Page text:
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The private law of the Member States of the European Union has become more and more 'European'. The fact that the European Union is making ever more use of directives as an instrument to achieve private law goals, is, in this context, not the most important development.
Of much more substance is the fact that one increasingly realises that a uniform European private law has to be created, in one way or another, in the near future, if a truly common European market is to function at all. Over the last decade, Europe has witnessed the emergence of a vigorous debate about the need for and the feasibility of a future European ius commune in the field of private law.
This book critically discusses this debate and provides a systematic overview of the various initiatives taken and describes the fragmentary European private law that already exists (by way of European directives, international conventions, etc.). In addition, the author aims at making a contribution to the debate by suggesting that the experience (good or bad) of the so-called 'mixed legal systems' is of great importance to the European private law venture and to the development of a uniform private law for Europe.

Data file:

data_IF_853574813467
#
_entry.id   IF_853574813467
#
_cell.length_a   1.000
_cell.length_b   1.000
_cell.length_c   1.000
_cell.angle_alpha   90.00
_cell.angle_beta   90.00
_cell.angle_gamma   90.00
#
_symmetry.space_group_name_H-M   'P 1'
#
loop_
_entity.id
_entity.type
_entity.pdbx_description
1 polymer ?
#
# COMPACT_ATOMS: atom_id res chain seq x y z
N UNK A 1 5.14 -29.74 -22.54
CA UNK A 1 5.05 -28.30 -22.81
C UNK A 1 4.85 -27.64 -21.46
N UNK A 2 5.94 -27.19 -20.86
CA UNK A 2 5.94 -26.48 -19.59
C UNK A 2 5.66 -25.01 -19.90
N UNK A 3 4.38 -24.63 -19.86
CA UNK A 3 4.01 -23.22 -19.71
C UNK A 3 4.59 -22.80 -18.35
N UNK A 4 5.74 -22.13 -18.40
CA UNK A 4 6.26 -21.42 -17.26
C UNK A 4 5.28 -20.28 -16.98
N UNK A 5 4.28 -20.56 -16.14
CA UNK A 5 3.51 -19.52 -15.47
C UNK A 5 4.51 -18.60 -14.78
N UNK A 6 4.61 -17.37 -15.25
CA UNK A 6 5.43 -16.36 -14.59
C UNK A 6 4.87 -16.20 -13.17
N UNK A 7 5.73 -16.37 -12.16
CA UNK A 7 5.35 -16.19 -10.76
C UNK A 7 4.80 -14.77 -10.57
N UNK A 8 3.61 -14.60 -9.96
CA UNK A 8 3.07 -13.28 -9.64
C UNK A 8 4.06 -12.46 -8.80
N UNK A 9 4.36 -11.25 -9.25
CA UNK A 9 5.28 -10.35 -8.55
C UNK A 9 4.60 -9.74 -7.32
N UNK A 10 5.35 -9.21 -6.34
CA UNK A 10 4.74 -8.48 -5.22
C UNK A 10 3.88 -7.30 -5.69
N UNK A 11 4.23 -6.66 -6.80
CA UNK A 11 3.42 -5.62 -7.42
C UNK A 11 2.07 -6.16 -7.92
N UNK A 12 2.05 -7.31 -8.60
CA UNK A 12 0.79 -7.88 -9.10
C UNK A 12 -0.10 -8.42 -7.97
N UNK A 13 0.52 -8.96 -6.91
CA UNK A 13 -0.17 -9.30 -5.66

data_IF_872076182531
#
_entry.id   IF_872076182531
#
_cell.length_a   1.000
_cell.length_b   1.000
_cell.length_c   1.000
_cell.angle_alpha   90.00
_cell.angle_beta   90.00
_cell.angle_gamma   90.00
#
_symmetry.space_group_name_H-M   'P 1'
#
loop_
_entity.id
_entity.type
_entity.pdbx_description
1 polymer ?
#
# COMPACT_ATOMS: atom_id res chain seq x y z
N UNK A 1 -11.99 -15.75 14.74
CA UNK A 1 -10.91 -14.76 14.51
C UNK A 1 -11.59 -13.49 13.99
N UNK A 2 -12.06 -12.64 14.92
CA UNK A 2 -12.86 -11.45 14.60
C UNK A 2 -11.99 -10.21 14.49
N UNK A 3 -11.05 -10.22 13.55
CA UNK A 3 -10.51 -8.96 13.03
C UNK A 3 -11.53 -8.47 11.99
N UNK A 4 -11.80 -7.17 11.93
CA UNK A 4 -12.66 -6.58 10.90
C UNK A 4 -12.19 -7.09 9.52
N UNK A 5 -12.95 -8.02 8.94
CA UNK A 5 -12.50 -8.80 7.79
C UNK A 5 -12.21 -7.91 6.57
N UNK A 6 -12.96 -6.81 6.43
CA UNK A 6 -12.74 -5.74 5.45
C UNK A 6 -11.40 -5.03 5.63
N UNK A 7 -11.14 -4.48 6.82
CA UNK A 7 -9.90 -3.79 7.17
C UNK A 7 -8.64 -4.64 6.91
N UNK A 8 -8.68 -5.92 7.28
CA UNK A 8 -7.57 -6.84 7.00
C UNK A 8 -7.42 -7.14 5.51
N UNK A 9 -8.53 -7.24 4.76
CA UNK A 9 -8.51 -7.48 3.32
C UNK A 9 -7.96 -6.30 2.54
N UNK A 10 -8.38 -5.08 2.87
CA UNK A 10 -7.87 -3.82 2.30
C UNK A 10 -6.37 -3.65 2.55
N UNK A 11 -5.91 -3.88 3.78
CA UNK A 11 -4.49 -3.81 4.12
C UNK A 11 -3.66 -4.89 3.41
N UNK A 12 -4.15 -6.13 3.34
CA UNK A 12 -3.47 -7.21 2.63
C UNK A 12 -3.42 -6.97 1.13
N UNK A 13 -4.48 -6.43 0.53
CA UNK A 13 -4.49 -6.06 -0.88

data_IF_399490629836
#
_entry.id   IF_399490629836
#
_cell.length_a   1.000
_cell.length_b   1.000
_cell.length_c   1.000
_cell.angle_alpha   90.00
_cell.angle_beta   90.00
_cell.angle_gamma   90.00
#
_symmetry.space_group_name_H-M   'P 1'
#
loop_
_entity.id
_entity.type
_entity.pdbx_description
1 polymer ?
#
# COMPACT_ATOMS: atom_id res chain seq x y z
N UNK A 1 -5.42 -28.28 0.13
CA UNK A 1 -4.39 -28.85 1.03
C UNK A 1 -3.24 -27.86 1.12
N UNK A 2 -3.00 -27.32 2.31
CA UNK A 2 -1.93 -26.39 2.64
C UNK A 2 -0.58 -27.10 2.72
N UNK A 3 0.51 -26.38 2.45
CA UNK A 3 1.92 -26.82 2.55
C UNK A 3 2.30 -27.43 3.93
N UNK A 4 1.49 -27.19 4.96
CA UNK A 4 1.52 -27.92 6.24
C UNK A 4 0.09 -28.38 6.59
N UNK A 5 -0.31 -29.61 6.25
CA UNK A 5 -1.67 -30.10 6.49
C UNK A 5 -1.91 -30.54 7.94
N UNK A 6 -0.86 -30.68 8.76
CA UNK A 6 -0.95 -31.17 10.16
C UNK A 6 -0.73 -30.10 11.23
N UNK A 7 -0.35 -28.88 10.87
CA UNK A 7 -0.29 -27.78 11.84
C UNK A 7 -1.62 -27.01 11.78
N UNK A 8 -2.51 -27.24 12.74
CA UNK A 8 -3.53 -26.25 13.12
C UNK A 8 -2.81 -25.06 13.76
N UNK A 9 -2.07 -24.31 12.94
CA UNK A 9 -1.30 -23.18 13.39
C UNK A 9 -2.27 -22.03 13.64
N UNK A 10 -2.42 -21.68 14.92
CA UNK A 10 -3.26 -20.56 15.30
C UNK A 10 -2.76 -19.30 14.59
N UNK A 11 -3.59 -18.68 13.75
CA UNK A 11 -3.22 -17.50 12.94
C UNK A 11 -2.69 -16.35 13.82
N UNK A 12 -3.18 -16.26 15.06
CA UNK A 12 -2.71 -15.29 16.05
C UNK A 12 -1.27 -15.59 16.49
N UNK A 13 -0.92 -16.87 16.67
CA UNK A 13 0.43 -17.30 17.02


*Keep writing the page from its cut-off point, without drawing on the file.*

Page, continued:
This idea is supported by insights from Law & Economics and illustrated by South African law in particular. This idea of 'European private law as a mixed legal system' is then applied to the law of contracts, torts and property. This book takes up the challenge to give a critical examination on the various methods of creating this ius commune.
A detailed table of contents, list of abbreviations, bibliography, table of cases and index complete the book and make it a valuable study for everyone interested in European private law.